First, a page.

Are You Your Illness?

Drawing of woman looking in mirror - MH@H Are you your illness?

Sometimes as part of anti-stigma campaigns you’ll hear rules that we shouldn’t say people are bipolar, schizophrenic, etc.  The thinking goes that phrasing it this way puts people in a little box in which they are primarily (or only) defined by their illness.

Yet at the same time, you’ll find many bloggers referring to themselves as “I am bipolar.”  I don’t think there’s really an equivalent for depression or anxiety disorders.  I could say “I am depressed”, but that implies a more temporary state of being than “I am bipolar.”  I could say “I am depressive”, and I know some people do use that language, but to me it just sounds a bit awkward.  Similarly, “I am anxious” does not carry the same sense of permanence as “I am bipolar” or “I am schizophrenic.”

Regardless of semantics, the question still remains – do you identify as your illness?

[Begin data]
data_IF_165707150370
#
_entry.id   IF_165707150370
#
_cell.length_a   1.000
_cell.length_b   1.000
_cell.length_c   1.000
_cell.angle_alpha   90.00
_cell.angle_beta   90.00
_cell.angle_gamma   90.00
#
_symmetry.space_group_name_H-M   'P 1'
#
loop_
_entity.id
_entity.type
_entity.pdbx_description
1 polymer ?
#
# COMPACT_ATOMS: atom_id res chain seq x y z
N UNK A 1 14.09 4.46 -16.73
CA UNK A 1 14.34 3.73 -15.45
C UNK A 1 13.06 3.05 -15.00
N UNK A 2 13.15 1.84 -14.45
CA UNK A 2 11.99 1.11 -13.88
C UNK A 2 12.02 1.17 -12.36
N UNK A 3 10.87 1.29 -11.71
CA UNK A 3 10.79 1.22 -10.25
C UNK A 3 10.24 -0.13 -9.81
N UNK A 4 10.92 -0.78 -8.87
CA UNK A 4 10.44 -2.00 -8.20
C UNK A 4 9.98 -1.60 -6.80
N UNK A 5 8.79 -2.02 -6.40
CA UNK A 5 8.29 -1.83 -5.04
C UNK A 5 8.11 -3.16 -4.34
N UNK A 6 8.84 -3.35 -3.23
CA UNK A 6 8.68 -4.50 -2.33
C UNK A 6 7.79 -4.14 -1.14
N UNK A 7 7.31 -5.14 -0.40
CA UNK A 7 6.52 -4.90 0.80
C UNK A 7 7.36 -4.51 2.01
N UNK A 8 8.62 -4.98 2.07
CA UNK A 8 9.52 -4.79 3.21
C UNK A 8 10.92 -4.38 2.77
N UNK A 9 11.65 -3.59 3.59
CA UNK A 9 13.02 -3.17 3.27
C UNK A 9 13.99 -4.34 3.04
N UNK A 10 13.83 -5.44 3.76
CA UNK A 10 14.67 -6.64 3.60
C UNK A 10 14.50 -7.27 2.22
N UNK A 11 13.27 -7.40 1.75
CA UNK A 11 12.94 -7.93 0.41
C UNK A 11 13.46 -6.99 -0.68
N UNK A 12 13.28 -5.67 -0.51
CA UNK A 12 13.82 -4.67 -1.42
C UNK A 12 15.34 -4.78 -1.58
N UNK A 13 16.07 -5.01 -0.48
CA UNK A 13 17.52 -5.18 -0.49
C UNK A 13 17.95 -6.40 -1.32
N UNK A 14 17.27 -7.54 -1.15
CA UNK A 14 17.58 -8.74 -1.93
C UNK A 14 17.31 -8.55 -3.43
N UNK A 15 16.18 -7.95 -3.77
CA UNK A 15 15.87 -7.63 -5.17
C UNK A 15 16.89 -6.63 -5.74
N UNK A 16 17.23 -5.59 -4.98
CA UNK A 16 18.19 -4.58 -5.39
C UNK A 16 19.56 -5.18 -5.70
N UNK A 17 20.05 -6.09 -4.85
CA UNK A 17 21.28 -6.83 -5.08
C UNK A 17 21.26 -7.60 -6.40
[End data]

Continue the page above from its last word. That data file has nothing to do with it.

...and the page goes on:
For me, depression first struck when I was 27.  I experienced it very much as something that was superimposed on top of me rather than something that was me, and I identified very distinct ill and well selves.  For the first several years, my illness was episodic; when I was sick I was very sick, and when I was in remission I was completely well.

As my illness has evolved, it’s become treatment-resistant, and remission just doesn’t happen anymore.  That’s led to an identity shift where I’ve had to fuse the distinct well and ill selves into a more unified self with living with illness.  That has mostly involved letting go of a lot of the well me that used to exist.  Along with that came a sense of mourning, almost.  It was hard to let go of that well me identity, but it had gotten to the point where it really wasn’t serving me anymore.